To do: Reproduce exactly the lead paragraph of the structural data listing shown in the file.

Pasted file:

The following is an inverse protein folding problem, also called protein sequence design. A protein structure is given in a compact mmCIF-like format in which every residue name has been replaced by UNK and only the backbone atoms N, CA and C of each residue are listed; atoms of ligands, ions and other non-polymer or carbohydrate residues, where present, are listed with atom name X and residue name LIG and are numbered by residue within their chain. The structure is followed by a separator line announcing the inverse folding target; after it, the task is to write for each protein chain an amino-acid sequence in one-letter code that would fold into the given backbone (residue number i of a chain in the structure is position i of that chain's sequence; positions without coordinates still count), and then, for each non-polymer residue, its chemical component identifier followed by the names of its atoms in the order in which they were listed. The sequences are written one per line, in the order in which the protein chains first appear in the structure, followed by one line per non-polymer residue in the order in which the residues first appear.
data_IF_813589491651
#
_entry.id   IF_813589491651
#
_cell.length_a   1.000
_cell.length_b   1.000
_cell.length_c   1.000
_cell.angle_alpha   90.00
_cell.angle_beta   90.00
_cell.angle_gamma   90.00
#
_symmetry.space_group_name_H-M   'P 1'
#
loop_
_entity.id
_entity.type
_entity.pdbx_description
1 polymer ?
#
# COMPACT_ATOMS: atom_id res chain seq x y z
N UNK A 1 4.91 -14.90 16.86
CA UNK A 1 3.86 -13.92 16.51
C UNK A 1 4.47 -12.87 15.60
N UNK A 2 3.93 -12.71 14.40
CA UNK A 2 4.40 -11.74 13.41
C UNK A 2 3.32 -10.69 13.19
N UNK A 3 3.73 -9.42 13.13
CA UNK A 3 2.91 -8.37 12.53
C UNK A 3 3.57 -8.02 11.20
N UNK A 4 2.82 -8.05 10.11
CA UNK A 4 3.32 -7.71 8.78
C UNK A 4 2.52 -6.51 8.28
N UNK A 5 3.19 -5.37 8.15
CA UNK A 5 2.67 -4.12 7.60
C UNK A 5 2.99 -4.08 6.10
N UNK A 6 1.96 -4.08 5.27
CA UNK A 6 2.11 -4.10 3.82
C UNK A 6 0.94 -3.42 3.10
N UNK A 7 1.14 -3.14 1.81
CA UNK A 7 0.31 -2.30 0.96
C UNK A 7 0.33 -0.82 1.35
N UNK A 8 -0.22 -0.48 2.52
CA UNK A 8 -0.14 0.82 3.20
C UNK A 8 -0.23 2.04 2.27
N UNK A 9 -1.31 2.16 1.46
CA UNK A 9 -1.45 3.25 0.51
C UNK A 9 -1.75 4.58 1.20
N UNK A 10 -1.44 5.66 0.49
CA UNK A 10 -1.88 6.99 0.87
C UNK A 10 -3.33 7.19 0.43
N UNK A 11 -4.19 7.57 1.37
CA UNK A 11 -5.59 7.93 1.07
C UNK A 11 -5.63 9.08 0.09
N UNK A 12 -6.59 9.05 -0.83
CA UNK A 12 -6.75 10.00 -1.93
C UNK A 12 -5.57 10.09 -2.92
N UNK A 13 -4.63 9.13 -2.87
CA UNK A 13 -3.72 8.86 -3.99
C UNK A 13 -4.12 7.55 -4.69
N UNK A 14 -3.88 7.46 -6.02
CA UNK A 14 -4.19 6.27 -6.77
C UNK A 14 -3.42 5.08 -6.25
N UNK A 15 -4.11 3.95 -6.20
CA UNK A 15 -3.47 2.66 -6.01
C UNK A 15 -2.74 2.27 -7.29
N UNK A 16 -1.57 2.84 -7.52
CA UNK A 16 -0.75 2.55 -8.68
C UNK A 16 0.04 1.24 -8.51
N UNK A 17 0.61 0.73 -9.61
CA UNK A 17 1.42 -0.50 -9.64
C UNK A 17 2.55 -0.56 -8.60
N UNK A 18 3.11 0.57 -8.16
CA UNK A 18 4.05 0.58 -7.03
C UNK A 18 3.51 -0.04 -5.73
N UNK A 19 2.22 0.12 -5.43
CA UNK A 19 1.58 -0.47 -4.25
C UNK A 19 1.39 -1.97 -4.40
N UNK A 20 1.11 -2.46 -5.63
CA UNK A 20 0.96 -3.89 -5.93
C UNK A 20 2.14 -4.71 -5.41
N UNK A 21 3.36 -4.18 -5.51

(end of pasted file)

The following is an inverse protein folding problem, also called protein sequence design. A protein structure is given in a compact mmCIF-like format in which every residue name has been replaced by UNK and only the backbone atoms N, CA and C of each residue are listed; atoms of ligands, ions and other non-polymer or carbohydrate residues, where present, are listed with atom name X and residue name LIG and are numbered by residue within their chain. The structure is followed by a separator line announcing the inverse folding target; after it, the task is to write for each protein chain an amino-acid sequence in one-letter code that would fold into the given backbone (residue number i of a chain in the structure is position i of that chain's sequence; positions without coordinates still count), and then, for each non-polymer residue, its chemical component identifier followed by the names of its atoms in the order in which they were listed. The sequences are written one per line, in the order in which the protein chains first appear in the structure, followed by one line per non-polymer residue in the order in which the residues first appear.